FARC commanders refer to "300" they are to receive from Venezuela -- which intelligence officials here believe signifies $300 million. The commanders do not elaborate on what "300" means, but there are missives in which they discuss ensuring that it makes it into their hands safely.
The man overseeing the operation, according to the documents, is "Angel," who Colombian authorities believe is Chávez.
"A bird in your hand is worth more than 100 in the air, say those who know the business," Devia wrote in late 2007. Jorge Briceño, considered the FARC's top military strategist, asked in a Jan. 14 note to other commanders, "Who, where, when and how will we receive the dollars and store them?"
In another letter, addressed to the rest of the FARC secretariat, Devia reports that a leading Colombian senator has received money for social programs in Colombia. "If that's correct, we can't dismiss getting ourselves 250 million for the Plan," he said, referring to the group's efforts to isolate the Uribe government and strengthen rebel forces.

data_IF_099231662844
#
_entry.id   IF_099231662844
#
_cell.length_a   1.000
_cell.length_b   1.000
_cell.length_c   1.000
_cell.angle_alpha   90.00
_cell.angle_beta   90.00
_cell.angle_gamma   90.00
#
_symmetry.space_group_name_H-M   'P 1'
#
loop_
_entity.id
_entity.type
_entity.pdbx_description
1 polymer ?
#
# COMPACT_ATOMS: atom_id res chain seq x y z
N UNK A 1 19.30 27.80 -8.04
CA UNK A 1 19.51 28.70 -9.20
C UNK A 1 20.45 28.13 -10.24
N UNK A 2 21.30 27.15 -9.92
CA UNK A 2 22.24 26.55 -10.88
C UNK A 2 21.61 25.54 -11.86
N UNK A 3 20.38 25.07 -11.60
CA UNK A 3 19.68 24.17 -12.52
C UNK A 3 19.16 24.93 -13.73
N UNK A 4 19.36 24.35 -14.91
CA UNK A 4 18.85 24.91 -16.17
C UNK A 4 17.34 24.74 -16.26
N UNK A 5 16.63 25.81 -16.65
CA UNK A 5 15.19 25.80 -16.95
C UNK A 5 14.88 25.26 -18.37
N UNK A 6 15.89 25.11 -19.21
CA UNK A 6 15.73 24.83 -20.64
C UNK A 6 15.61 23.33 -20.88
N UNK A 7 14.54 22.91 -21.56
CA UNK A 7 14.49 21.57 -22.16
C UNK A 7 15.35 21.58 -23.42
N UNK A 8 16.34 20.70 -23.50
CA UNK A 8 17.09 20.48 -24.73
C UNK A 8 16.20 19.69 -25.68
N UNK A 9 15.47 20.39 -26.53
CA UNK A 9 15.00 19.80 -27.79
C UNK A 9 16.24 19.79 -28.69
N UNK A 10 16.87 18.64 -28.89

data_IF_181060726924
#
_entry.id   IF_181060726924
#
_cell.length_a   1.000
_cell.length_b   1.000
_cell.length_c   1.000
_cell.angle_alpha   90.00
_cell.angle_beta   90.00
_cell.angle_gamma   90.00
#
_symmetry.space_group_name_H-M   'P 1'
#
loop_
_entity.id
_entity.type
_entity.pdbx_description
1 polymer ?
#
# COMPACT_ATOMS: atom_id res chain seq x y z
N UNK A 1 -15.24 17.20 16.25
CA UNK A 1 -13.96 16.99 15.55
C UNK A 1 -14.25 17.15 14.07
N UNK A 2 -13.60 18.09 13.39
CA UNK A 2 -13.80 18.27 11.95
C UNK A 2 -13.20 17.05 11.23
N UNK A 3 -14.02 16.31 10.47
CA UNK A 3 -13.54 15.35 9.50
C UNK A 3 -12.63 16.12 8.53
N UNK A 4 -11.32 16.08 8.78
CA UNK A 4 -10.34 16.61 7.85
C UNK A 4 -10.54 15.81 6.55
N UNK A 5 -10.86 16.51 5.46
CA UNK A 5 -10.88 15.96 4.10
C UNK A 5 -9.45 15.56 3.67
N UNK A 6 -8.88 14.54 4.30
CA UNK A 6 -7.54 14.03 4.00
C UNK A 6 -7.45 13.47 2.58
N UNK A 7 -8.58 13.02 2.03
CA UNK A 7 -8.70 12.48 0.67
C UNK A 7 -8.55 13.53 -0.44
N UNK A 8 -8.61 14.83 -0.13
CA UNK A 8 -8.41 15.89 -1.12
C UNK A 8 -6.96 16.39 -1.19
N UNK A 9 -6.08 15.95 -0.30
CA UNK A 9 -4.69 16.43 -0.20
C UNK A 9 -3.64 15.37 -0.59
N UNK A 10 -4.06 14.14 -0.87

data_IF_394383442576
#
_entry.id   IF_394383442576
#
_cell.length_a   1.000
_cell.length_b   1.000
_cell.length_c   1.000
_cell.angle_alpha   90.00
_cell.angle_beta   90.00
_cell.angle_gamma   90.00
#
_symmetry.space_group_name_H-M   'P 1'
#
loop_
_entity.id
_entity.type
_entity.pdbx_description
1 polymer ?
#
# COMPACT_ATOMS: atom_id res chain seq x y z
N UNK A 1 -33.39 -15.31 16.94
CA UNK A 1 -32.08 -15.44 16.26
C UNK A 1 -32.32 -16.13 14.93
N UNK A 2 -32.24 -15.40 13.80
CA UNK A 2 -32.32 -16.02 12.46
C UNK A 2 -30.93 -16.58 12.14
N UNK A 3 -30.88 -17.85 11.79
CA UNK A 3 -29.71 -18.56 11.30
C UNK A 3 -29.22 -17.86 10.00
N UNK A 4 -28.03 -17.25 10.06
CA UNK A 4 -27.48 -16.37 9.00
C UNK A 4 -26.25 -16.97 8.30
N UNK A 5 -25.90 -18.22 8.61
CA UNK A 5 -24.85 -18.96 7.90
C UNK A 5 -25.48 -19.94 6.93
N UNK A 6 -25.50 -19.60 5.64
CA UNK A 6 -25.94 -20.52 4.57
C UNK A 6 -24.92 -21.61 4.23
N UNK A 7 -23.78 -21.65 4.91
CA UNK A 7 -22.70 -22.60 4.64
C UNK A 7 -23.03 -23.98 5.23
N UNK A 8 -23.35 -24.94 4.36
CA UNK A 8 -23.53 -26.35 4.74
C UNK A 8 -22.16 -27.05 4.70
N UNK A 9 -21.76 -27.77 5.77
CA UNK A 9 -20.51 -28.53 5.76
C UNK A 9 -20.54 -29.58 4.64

The Colombian strike against the FARC has outraged Chávez, who has called it "a war crime," while raising the specter of war with Uribe's government.
In recent weeks, Chávez has drawn closer to the FARC and more antagonistic toward Uribe's government and its benefactor, the United States. Colombia's government characterizes the FARC as little more than a murderous band of drug traffickers, though the group retains some support in rural hamlets where the state has almost no presence. The United States and Europe have listed the group as a terrorist organization.
In January, to rousing approval in Venezuela's Congress, Chávez said the FARC was not a terrorist group but an insurgent force that had a "project that is respected here." The FARC's stated goal, well-known to most Colombians and also made clear in several of the recovered documents, is to topple Uribe's government.